What is so important about a 700+ score? In real terms, not much, as 710 is just a little better than 700. But 710 hits the psychological mark of a 90% percentile ranking. It means you are in the top 10% of test-takers. With a score of 700, your percentile ranking is 88% and you are in the top 12%. [The percentile rankings change with time. In 2018, you needed 700 to be at 90 percentile, and in 2000 you needed only 680.]
You can get to 710 with different combinations of Quant and Verbal scores. A very rough-and-ready approximate formula, from looking at recent scores, is that you will score 710 if your Quant and Verbal raw scores are at least 42 and 35 respectively and add up to between 85 and 88. So you can get 710 with Quant 51/Verbal 36, Quant 50/Verbal 37…. up to Quant 42/Verbal 46. With Quant 51/Verbal 35 you will probably get 700, not 710.
This means 700+ is not possible without solid performances in both Quant and Verbal. If you get the top score of 51 in Quant, you need 36 in Verbal. But nobody can be sure of getting 51 in Quant, as even a single mistake can take the score to 50. So however strong your Quant may be, you must prepare well enough to score 38+ in Verbal. Conversely, even if you are confident of the 98% percentile Verbal score of 44, you need at least 43 in Quant.
Getting to these levels of proficiency requires time and effort. How much time and how much effort will be different for different people. But whatever be the starting point, GMAT preparation must be systematic and focused. Otherwise, it is possible to practice for months and end without any improvement.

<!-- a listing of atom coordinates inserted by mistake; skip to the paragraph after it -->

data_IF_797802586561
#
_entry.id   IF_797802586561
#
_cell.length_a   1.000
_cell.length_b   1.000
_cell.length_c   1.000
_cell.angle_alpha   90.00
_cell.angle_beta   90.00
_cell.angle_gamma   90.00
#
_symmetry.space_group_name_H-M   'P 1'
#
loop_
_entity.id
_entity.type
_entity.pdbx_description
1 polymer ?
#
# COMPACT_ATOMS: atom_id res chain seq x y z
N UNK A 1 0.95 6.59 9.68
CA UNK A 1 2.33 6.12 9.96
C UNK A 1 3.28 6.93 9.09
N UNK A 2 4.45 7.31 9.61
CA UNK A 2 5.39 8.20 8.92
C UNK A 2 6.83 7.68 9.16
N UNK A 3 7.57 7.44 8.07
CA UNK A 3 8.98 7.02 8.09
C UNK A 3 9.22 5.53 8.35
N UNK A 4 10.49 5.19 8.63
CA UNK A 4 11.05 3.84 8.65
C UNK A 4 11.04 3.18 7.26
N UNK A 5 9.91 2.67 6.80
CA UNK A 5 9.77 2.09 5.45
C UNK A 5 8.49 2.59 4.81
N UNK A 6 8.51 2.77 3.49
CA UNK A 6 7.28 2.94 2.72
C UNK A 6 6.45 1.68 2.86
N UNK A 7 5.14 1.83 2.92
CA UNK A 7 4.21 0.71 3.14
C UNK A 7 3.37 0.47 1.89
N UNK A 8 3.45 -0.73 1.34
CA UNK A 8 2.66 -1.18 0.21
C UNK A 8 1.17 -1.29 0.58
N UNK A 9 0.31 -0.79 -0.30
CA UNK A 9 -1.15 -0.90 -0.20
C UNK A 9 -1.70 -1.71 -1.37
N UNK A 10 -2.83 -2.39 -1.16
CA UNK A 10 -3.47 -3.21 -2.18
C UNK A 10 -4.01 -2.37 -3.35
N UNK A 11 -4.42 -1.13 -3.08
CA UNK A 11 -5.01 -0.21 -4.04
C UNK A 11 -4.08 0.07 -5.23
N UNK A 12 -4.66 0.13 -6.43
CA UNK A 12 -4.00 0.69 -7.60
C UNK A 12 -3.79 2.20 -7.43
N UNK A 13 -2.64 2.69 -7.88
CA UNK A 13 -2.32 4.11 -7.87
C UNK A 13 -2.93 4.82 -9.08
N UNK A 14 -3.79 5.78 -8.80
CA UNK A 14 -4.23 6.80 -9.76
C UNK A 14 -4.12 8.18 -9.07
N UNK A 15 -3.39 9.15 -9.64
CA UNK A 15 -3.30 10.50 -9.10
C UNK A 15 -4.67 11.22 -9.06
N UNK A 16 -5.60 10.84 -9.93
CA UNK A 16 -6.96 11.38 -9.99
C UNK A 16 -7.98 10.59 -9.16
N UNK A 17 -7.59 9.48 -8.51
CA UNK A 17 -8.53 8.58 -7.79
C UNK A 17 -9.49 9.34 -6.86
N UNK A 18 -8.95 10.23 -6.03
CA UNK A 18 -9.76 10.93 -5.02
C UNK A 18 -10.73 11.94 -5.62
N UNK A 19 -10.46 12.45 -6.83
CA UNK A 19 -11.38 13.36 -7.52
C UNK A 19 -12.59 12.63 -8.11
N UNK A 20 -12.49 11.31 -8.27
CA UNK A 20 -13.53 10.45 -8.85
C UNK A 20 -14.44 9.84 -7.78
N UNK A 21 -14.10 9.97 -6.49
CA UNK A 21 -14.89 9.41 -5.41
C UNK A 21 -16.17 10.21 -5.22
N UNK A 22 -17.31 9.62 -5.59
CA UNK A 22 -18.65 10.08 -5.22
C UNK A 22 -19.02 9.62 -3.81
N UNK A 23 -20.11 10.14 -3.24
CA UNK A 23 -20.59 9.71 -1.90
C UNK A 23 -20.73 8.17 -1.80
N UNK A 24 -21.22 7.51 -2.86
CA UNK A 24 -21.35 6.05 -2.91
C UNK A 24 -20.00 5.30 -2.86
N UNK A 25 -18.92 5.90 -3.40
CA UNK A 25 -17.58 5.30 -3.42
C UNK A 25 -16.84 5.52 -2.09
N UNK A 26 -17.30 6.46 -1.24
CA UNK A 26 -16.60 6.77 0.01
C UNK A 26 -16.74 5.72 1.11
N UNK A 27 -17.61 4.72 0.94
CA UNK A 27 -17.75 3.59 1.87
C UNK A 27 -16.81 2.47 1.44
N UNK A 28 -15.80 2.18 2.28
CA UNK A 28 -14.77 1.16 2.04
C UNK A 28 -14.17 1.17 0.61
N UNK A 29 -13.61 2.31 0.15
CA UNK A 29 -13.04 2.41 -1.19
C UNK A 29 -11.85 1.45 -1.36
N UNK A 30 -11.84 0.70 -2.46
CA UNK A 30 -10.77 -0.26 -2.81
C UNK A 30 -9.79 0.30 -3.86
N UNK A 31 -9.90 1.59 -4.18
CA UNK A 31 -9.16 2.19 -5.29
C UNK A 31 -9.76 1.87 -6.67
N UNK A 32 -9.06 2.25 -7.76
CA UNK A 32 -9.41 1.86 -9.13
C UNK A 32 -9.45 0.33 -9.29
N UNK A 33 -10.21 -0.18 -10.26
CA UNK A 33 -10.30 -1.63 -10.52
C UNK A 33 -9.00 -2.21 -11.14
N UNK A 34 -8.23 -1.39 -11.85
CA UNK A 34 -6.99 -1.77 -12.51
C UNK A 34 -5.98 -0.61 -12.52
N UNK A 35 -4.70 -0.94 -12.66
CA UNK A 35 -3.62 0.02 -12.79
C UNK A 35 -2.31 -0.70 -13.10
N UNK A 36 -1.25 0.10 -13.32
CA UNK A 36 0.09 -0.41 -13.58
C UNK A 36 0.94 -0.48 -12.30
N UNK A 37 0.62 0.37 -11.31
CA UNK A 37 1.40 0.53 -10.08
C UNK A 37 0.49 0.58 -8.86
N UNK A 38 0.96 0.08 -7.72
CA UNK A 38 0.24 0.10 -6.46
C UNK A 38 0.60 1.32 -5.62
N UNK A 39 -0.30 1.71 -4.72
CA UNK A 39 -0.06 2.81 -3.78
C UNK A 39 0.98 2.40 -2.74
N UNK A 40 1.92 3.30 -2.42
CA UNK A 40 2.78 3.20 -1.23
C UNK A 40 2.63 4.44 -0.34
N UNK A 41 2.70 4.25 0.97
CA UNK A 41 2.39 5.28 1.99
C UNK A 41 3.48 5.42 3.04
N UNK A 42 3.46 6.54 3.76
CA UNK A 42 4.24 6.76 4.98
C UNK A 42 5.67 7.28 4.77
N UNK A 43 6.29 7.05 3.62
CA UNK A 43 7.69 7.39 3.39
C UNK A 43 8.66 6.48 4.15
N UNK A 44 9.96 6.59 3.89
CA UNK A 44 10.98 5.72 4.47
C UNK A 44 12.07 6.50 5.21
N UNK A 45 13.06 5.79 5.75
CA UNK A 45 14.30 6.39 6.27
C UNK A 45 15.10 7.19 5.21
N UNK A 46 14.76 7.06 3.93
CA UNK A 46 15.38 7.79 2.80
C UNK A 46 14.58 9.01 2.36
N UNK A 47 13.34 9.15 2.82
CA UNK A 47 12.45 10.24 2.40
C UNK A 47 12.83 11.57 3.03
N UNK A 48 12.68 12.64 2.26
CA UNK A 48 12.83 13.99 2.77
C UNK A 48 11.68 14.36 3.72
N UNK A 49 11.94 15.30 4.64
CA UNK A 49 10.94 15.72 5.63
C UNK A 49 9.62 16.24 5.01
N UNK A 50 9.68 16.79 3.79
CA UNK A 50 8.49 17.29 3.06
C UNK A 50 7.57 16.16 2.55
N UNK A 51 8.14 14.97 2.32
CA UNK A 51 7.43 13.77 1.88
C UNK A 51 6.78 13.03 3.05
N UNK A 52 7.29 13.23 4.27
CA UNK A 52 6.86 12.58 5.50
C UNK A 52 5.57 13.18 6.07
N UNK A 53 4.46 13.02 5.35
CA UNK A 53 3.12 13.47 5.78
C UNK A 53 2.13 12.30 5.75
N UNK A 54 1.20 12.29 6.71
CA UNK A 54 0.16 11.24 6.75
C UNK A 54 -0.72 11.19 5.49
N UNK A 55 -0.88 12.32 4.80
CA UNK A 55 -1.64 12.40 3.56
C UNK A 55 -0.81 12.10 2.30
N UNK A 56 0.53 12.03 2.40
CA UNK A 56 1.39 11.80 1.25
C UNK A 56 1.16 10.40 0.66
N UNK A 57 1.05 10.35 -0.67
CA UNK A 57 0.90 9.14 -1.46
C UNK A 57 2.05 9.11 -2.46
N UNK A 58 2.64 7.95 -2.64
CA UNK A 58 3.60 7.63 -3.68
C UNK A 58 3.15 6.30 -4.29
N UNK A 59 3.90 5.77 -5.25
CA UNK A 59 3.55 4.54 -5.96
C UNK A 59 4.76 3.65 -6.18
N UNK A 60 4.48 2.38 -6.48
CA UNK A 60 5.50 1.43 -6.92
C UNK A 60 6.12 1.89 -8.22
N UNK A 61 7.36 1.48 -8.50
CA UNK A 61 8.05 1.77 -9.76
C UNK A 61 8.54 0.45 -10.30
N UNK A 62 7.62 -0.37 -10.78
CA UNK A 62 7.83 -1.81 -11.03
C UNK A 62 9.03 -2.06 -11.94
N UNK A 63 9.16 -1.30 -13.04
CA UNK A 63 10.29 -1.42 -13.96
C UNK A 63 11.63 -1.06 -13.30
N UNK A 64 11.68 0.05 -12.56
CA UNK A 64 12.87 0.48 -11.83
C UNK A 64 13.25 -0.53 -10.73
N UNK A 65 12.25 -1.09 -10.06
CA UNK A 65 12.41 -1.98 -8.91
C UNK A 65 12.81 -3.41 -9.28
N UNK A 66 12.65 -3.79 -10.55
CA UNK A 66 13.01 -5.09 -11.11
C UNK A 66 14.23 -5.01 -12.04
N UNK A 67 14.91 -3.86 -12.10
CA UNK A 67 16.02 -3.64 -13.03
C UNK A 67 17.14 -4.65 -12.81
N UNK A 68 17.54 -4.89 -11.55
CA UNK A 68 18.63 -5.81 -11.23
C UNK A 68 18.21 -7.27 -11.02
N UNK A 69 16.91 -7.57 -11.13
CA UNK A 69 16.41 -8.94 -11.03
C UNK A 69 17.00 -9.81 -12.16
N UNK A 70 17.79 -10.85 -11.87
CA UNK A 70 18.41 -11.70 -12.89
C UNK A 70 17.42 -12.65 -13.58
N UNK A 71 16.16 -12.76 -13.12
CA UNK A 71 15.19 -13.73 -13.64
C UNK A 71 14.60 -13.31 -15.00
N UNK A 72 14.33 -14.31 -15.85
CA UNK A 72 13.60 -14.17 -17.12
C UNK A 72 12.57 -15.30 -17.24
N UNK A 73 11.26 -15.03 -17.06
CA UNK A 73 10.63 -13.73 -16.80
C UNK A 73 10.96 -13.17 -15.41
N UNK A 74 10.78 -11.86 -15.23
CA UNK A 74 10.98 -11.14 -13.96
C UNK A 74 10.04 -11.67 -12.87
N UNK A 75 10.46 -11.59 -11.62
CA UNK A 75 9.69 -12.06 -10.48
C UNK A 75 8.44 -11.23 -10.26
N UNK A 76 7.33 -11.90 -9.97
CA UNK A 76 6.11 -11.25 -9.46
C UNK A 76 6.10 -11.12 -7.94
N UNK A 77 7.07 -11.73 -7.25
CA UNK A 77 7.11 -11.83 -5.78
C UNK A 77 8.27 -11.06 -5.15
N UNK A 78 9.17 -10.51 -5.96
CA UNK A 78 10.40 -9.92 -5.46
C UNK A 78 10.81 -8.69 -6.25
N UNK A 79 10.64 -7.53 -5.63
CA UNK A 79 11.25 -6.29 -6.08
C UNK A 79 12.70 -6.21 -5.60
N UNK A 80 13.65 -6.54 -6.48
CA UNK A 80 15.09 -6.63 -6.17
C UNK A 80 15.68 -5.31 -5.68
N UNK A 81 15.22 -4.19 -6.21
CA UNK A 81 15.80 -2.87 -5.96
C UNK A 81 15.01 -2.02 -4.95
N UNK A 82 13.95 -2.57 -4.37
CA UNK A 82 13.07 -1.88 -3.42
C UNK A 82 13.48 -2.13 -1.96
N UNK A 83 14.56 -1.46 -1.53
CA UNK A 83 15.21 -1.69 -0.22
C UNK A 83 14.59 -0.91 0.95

One prerequisite for a high GMAT score is the ability to understand college-level English. If this is a problem, make up the deficiency before you start preparing for the GMAT.
The road to a 700+ score starts with a mastery of basic content and skills. First, you must learn (or revise) some basics. For instance, you should know how to simplify exponents and know the Pythagorean Theorem and common Pythagorean triples. For Sentence Correction, you must learn basic grammar rules that the GMAT tests. For Critical Reasoning, you should know how to break an argument into its parts and spot flaws in arguments and you should be familiar with common argument patterns. Then you must learn skills too – processes and techniques by which you apply basic knowledge and do GMAT questions.
You could learn all this on your own or by taking a self-paced online course. However, GMAT classes with a teacher are a much more efficient method of learning. Many types of classes are available. You could take individual coaching or join a structured, scheduled small group course. You could take the classes online or in person.
Once you learn something, you need the practice to achieve mastery. Try to learn something from each practice question, especially from each mistake. Read explanations and talk to your teachers. Look for faster, more efficient ways to do questions. Maintain a record of what you learn and go through it regularly. Otherwise, it is easy to forget things and repeat old mistakes.
Knowing how to do the questions is not enough. Time management in the exam is equally important. You have a very limited budget of time during the GMAT, so it must be used wisely. Your teachers will advise you on GMAT pacing. To perfect and practice your pacing plan, do mock tests at regular intervals.
With systematic practice, questions will require less effort and time, mistakes will reduce, and you will keep learning more. Your aim is to reach a stage where you get easy and medium difficulty questions right, effortlessly, and consistently. When that happens, you will get many hard questions right too. You need a tried-and-tested pacing plan. If all this is in place, you can be sure of the 700+ score in the GMAT.